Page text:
Danish Pigs and the Environment

DENMARK - "The relative stability and security afforded by the co-operative system has meant that Danish farmers have one of the highest investment rates in the world," says the Danish Bacon and Meat Council in a new report Danish Pig Producers and the Environment.
calendar icon 17 September 2008
clock icon 4 minute read

It cites Mogens Jensen who farms 1,730 acres and has a 500-sow breeding unit and a finishing unit.

Jensen has a problem that will be familiar to some English IPPC permit-holders. Neighbouring his finishing unit in eastern Jutland is a vulnerable but protected area of forest with orchids (and a famous 300-year-old oak tree that attracts many visitors).

His answer to the problem of potentially damaging ammonia emissions has been to invest in a slurry-acidification system patented by Danish company Infarm.

This is designed to produce a useful fertiliser whilst reducing ammonia evaporation and smell.

“Of course I’m happy that I’m contributing to a better environment. But it is also sound economic sense, because the improved quality of the slurry helps raise crop yields,“ he said.

He supplies 1,500 tonnes of straw a year to be converted into energy at a heating plant in his district, and his own pig housing is heated using bio-products from his fields.

Another green initiative quoted by the report is the world’s largest biogas pilot plant in Jutland. The plant converts slurry, and industrial and household by-products into renewable energy and fertiliser.

The report draws attention to the Danish government’s penchant for introducing environmental legislation that exceeds the requirements of European Union regulations.

For example, Danish arable farmers may spread a maximum of only 140kg of nitrogen in the form of pig slurry per hectare, compared to 170kg in other European countries, such as Britain.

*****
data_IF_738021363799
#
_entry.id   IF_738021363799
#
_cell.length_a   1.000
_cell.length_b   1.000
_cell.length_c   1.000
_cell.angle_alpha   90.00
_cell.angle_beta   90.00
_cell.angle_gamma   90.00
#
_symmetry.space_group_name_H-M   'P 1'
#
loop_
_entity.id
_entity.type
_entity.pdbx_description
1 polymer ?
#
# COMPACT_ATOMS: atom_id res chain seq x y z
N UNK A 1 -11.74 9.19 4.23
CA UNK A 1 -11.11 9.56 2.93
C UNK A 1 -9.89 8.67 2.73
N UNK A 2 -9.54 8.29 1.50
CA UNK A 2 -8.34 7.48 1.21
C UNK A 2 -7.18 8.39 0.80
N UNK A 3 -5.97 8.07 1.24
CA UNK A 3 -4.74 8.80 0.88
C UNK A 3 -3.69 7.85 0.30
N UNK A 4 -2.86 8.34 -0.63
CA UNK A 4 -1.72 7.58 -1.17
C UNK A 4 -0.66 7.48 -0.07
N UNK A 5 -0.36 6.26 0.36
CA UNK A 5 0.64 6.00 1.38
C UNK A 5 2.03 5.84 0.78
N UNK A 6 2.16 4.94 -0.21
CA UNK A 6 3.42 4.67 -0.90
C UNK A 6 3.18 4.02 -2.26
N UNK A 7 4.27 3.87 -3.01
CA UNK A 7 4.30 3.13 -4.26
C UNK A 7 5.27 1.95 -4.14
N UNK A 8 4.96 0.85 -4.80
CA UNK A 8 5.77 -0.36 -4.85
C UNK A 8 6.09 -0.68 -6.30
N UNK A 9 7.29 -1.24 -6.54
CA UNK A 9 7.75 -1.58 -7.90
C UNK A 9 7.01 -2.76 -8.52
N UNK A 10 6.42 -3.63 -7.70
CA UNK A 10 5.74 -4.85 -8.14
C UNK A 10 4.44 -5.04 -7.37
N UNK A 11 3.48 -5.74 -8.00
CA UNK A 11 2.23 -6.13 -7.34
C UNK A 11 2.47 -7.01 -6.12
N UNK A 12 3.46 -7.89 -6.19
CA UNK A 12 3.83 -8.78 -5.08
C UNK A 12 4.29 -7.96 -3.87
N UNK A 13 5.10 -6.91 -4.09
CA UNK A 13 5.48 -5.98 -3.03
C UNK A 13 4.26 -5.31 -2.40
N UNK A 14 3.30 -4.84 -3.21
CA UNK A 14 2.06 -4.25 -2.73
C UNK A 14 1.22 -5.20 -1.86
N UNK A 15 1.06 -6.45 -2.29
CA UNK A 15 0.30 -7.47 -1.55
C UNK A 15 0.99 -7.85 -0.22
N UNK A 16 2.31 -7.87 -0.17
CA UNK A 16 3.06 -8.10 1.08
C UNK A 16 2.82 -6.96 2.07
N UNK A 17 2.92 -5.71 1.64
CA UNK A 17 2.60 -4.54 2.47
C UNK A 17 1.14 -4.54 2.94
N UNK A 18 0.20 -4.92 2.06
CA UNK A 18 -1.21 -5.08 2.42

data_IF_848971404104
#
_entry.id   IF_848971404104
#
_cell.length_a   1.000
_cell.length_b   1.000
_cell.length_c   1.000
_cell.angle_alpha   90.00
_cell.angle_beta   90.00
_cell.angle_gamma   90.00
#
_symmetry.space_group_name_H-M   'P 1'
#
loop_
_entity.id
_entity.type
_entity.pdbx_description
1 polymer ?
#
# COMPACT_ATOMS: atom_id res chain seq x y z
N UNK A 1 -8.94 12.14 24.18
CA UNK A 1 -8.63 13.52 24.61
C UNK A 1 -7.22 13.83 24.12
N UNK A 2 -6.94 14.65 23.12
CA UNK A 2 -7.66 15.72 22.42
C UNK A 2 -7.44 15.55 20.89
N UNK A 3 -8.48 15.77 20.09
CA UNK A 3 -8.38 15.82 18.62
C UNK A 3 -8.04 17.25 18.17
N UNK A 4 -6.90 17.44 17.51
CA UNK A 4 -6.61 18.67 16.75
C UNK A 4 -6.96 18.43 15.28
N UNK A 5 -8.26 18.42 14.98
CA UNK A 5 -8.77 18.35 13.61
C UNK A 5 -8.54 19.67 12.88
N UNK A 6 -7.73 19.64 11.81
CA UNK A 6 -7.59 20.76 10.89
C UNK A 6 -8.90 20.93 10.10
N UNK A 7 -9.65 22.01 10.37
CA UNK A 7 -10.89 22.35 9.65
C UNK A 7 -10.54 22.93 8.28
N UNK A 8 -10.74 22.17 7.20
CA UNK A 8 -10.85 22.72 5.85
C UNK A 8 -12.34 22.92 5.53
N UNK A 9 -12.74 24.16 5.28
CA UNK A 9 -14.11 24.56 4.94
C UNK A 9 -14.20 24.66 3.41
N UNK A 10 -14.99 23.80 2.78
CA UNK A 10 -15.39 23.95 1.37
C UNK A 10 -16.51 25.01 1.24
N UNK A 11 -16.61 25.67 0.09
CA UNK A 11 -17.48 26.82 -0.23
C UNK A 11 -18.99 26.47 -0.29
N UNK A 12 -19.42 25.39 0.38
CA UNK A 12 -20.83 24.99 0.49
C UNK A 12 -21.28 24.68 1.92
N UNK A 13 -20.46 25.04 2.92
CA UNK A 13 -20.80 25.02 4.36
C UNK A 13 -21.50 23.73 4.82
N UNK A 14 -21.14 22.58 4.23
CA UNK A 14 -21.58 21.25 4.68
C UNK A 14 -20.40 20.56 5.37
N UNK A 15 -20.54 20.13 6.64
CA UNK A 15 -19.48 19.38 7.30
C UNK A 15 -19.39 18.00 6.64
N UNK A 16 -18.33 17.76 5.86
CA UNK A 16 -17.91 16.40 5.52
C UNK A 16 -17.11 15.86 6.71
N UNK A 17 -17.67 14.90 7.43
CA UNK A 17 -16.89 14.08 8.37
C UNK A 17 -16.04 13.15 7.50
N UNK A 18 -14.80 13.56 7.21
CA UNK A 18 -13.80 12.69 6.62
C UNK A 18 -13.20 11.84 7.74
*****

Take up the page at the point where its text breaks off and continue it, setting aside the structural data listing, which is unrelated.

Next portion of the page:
In contrast to European Union standards, Danish pig farmers are also required to comply with strict odour limits when nearby residents may be affected.

The Danish Environmental Approval of Animal Production Act controls the establishment of new pig units, or expansion of existing production.

It requires approval from the Danish authorities and permission is only granted for developments away from environmentally vulnerable areas and where neighbours won’t be affected by smell.

“The Danish authorities employ one of the world’s strictest agricultural control systems,“ claims the report. “In the environmental area, unannounced inspections are carried out to check land use, feed mixtures, fertiliser accounts, distance to watercourses, management of slurry and chemicals, as well as health and safety conditions.“

Similar restrictions will be applied to British farmers with the introduction, from January 2009, of new nitrate vulnerable zone rules.

The Danish report says the Danish pig industry has set a number of environmental goals.

Ammonia evaporation from pig production will be reduced by 40 percent by 2015. Other targets including halving the industry’s phosphorus surplus; reducing nitrogen in slurry by 18 percent; and reducing nitrogen discharges from fields by 13 percent.

The industry is currently researching technical solutions to reduce odour nuisance and ammonia emissions from pig units. The project is co-funded with the Danish government, and the project has so far resulted in the development of air-filtration and slurry acidification systems.

© 2000 - 2023 - Global Ag Media. All Rights Reserved | No part of this site may be reproduced without permission.